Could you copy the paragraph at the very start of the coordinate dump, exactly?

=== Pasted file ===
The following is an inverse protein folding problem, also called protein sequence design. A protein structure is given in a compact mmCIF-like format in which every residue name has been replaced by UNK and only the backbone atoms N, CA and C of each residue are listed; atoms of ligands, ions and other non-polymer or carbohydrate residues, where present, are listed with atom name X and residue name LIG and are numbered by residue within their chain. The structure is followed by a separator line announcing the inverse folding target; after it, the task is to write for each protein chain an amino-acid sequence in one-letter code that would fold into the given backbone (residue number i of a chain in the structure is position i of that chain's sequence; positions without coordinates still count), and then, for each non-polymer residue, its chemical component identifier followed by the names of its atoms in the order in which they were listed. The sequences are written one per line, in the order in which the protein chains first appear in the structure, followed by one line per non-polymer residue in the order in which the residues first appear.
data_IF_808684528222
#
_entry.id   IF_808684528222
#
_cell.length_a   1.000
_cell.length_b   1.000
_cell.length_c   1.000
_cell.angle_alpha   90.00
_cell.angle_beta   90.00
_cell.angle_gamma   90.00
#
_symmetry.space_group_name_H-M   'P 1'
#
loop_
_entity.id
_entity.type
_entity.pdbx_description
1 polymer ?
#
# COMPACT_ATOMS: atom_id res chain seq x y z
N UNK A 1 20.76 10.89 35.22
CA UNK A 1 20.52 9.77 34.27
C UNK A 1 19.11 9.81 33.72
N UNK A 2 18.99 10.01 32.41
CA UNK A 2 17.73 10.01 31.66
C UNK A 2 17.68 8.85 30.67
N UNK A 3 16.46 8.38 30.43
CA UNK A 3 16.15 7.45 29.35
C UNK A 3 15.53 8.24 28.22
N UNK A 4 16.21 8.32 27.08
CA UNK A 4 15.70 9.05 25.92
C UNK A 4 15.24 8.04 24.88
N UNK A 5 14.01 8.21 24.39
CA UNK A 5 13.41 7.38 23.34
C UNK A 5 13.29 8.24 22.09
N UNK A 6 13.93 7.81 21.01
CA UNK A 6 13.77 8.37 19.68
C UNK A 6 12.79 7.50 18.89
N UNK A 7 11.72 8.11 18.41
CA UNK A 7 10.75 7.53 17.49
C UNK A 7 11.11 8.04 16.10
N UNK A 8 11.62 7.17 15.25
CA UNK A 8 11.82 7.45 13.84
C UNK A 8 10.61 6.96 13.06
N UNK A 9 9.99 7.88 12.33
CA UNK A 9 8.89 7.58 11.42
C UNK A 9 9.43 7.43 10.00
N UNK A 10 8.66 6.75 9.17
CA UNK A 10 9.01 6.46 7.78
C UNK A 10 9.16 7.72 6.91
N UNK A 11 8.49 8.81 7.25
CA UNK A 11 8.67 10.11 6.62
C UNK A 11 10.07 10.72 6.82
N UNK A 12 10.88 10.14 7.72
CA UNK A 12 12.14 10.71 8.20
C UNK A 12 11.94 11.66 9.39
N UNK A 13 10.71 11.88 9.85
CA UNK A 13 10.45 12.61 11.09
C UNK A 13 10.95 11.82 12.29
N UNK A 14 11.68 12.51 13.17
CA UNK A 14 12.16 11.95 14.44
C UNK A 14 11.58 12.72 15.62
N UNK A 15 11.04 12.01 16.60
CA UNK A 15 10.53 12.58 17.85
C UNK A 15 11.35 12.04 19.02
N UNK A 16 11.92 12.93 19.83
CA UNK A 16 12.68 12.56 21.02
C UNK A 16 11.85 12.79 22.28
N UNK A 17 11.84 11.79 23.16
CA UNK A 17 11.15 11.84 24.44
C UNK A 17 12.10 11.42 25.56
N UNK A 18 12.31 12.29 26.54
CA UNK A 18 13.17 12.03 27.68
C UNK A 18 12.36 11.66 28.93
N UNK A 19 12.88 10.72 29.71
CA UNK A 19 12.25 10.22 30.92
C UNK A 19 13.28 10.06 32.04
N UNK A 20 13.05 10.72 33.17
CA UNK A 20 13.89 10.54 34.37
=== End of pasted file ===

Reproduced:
The following is an inverse protein folding problem, also called protein sequence design. A protein structure is given in a compact mmCIF-like format in which every residue name has been replaced by UNK and only the backbone atoms N, CA and C of each residue are listed; atoms of ligands, ions and other non-polymer or carbohydrate residues, where present, are listed with atom name X and residue name LIG and are numbered by residue within their chain. The structure is followed by a separator line announcing the inverse folding target; after it, the task is to write for each protein chain an amino-acid sequence in one-letter code that would fold into the given backbone (residue number i of a chain in the structure is position i of that chain's sequence; positions without coordinates still count), and then, for each non-polymer residue, its chemical component identifier followed by the names of its atoms in the order in which they were listed. The sequences are written one per line, in the order in which the protein chains first appear in the structure, followed by one line per non-polymer residue in the order in which the residues first appear.